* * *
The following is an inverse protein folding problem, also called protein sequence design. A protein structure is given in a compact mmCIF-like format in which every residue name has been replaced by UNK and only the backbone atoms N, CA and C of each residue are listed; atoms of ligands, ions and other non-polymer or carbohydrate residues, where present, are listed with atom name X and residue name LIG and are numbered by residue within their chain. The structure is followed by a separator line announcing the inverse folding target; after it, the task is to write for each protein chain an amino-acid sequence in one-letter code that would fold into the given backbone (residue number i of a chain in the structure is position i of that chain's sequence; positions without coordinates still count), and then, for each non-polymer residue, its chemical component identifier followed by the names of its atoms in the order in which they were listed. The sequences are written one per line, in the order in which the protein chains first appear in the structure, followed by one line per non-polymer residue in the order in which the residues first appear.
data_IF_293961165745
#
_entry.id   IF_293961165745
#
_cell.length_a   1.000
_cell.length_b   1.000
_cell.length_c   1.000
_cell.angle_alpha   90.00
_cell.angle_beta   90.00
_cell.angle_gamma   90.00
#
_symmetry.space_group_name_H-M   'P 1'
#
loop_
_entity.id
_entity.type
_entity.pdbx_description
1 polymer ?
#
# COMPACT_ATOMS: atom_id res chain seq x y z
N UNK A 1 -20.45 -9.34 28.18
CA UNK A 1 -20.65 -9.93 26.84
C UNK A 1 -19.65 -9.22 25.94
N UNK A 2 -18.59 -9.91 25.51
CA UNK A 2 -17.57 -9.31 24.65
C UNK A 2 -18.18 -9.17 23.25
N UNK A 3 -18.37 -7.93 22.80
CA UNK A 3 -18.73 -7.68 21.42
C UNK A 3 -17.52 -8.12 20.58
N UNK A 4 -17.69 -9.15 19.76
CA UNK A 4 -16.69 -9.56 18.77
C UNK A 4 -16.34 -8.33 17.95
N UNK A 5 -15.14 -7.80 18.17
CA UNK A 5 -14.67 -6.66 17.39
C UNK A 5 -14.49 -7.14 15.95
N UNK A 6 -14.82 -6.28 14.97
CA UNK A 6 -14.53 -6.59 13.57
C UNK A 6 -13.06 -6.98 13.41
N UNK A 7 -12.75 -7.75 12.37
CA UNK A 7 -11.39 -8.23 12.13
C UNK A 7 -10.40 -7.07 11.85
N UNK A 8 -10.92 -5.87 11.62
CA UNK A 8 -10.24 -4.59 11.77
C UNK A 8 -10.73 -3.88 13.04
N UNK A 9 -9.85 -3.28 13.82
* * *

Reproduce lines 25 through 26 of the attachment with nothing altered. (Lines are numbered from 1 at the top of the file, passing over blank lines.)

N UNK A 2 -18.59 -9.91 25.51
CA UNK A 2 -17.57 -9.31 24.65